It was a day for fan mania, and not just at Soldier Field. A few hours before, Michael Jordan returned to town with his Washington Wizards, and despite a muted introduction by PA announcer Ray Clay, the sustained standing ovation from the packed house at the United Center left even the unflappable Jordan overwrought. But that welcome was the high point of his day. Jordan never really got going, and though he played a solid team game and led the Wizards through the rough patches with 16 points and 12 rebounds, his nine turnovers almost completed an ignominious triple double. Fortunately for him, the Bulls were much worse--much, much worse. They missed their first 13 shots and went on to make just 7 of 42 from the field in scoring 27 points in the first half. The Wizards had only 35 themselves, but pulled it together enough to take a 55-38 lead into the final quarter. The Bulls finally hit a few three-pointers at the end and lost 77-69. The fans had produced the most memorable moment of the game.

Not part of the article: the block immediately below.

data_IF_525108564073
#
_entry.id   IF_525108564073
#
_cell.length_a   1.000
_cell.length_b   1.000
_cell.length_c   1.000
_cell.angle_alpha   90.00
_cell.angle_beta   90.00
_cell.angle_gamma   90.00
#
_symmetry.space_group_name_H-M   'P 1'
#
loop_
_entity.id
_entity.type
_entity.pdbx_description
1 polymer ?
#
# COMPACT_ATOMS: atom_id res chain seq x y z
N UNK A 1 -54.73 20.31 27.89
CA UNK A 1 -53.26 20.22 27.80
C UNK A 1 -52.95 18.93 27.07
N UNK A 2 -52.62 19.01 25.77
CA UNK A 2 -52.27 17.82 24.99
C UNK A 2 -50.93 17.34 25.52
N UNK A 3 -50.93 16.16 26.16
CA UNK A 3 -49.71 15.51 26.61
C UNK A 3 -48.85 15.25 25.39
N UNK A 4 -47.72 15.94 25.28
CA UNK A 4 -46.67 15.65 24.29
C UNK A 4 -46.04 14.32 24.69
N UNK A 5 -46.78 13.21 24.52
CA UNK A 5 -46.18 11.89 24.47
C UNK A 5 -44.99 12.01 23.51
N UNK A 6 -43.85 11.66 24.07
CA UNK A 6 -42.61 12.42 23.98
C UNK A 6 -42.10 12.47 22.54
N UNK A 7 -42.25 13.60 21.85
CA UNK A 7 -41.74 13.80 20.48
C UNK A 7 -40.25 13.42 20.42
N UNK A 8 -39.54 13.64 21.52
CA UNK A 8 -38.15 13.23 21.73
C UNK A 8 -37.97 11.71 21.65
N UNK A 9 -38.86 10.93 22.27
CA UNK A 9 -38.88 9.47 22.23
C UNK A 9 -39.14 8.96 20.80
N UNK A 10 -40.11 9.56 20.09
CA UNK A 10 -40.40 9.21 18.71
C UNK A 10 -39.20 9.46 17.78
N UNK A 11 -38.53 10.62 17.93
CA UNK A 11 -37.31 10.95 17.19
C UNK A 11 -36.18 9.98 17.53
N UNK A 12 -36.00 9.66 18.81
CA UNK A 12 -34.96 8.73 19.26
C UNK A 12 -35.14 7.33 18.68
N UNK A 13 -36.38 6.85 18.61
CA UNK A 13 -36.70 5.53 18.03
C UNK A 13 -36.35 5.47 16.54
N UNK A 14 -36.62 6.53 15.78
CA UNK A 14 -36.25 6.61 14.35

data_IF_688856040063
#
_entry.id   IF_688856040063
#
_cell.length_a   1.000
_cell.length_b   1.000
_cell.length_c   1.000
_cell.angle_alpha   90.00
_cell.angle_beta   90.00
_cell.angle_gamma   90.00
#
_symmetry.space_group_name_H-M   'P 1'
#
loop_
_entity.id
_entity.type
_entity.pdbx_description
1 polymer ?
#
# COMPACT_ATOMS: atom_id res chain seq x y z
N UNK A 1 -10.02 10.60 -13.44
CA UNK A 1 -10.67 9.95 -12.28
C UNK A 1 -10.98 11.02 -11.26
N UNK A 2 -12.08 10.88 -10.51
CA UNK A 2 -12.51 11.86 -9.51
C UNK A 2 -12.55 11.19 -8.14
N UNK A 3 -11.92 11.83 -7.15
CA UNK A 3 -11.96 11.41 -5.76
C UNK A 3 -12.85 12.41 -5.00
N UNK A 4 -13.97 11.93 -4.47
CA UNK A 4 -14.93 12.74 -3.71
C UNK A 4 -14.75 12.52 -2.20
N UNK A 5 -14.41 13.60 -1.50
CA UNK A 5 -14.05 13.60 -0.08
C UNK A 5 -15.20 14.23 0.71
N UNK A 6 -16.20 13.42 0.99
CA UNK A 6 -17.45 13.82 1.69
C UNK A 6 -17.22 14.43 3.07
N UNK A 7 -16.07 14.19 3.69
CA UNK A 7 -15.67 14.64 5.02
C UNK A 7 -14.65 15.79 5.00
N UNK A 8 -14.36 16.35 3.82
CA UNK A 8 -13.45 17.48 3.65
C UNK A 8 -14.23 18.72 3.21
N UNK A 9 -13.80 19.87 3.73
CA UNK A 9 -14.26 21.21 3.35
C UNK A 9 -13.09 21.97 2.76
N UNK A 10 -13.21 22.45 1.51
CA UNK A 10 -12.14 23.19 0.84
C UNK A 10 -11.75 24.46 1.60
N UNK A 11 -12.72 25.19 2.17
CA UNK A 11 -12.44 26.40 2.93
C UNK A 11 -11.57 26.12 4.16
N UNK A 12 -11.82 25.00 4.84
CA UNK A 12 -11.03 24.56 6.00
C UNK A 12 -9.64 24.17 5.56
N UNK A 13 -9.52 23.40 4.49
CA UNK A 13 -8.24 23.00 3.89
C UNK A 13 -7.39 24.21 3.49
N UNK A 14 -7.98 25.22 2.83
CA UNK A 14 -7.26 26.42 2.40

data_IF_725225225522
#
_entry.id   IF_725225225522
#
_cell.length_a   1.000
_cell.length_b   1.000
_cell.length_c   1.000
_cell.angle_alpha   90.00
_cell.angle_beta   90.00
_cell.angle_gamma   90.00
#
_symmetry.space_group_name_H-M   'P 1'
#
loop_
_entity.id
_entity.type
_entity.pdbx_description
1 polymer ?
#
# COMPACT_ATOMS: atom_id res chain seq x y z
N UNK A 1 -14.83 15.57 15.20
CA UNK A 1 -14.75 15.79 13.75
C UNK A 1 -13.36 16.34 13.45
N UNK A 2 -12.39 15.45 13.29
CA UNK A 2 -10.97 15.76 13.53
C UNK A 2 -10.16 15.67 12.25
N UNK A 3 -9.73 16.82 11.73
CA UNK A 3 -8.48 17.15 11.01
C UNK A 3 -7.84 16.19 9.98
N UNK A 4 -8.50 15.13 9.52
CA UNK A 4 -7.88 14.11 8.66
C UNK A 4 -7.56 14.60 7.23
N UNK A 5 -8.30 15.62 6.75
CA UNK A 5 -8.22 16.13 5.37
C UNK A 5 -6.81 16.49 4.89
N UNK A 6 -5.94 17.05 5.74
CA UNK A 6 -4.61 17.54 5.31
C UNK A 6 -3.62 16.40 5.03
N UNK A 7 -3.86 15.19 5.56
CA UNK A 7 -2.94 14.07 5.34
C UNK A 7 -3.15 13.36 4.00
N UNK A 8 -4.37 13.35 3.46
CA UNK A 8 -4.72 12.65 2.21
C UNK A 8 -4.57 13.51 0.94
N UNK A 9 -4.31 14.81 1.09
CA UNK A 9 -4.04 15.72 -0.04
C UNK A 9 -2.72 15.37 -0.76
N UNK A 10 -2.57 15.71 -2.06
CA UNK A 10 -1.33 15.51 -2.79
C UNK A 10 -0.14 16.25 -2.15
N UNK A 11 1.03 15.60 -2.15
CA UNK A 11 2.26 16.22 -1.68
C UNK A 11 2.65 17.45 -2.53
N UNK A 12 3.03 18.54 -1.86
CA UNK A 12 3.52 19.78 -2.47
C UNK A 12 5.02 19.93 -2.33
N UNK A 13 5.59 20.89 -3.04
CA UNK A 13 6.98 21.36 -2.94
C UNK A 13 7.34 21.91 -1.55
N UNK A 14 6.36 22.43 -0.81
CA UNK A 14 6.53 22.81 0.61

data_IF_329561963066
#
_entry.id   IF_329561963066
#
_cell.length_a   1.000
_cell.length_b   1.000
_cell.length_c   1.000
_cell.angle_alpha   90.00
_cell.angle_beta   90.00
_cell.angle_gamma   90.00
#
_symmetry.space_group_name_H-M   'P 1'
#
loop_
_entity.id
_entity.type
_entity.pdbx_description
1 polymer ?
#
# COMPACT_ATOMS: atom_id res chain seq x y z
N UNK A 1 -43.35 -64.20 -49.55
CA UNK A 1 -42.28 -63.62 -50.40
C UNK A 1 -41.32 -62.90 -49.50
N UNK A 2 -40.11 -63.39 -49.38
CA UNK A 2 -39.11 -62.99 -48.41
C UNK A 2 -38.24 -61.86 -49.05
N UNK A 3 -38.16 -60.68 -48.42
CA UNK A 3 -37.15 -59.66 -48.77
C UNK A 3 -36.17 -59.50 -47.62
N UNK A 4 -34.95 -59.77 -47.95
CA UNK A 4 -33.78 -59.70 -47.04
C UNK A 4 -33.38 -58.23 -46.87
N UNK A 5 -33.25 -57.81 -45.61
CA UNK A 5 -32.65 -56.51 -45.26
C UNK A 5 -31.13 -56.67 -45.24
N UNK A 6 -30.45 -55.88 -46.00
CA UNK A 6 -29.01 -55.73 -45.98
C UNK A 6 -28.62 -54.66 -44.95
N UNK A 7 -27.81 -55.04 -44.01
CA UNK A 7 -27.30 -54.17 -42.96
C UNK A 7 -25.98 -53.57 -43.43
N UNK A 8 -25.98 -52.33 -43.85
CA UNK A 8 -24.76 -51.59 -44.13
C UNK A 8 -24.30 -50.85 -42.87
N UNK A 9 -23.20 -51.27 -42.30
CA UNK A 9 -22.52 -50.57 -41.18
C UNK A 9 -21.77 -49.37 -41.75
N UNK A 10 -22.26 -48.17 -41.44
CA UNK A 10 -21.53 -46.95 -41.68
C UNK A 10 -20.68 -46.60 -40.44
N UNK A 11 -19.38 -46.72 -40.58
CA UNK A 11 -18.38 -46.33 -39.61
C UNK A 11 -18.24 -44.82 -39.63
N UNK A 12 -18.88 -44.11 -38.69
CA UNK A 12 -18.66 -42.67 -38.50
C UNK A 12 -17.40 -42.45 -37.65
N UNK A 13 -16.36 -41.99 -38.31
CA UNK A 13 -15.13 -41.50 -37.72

Unfortunately for the Bears, that was largely true at Soldier Field as well. McNabb stymied the crowd by guiding the Eagles on an impressive drive just before halftime. Apparently stopped at the Bears' 36-yard line, the Eagles went for it on fourth and one, and McNabb converted a lovely little toss to his tight end. It was the old misdirection bootleg play that Joe Montana used to run back in the Niners' Bill Walsh days. Then McNabb scrambled while fullback Cecil Martin drifted into the end zone all alone--one could imagine Martin whistling like a cartoon character, his eyes rolling to the sky, as he sauntered down the sideline--and McNabb hit him to put the Eagles back in the lead, 13-7, at intermission.
Halftime brought official word that Miller would not play again. And in the Bears' first possession of the third quarter, both Marty Booker and Dez White were knocked out of the game by savage hits. But even after punting, the Bears found a way to reclaim the lead. Cornerback R.W. McQuarters got his hand on a pass and the ball bounced around in the air between players like a party balloon until Jerry Azumah grabbed it and ran into the end zone for a touchdown that put the Bears up 14-13.